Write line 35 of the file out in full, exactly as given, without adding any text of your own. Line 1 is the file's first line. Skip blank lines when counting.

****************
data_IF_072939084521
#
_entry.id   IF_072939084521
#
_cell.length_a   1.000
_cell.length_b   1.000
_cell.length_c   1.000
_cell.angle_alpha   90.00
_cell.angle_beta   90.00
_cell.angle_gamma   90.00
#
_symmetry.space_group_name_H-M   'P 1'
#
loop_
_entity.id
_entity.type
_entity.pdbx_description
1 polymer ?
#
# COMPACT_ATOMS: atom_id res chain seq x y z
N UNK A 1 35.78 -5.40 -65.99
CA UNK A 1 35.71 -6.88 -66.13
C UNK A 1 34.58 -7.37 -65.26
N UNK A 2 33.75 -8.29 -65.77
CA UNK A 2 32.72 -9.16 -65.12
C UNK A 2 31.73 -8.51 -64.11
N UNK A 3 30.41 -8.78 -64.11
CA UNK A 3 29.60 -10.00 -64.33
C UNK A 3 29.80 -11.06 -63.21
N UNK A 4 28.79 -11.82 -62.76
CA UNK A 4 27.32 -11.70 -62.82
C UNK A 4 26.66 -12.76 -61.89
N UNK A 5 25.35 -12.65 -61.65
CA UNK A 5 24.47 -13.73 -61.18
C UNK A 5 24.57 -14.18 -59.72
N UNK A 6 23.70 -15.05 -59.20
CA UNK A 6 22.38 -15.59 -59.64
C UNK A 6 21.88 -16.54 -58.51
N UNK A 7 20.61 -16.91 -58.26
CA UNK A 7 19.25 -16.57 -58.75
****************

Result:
C UNK A 5 24.57 -14.18 -59.72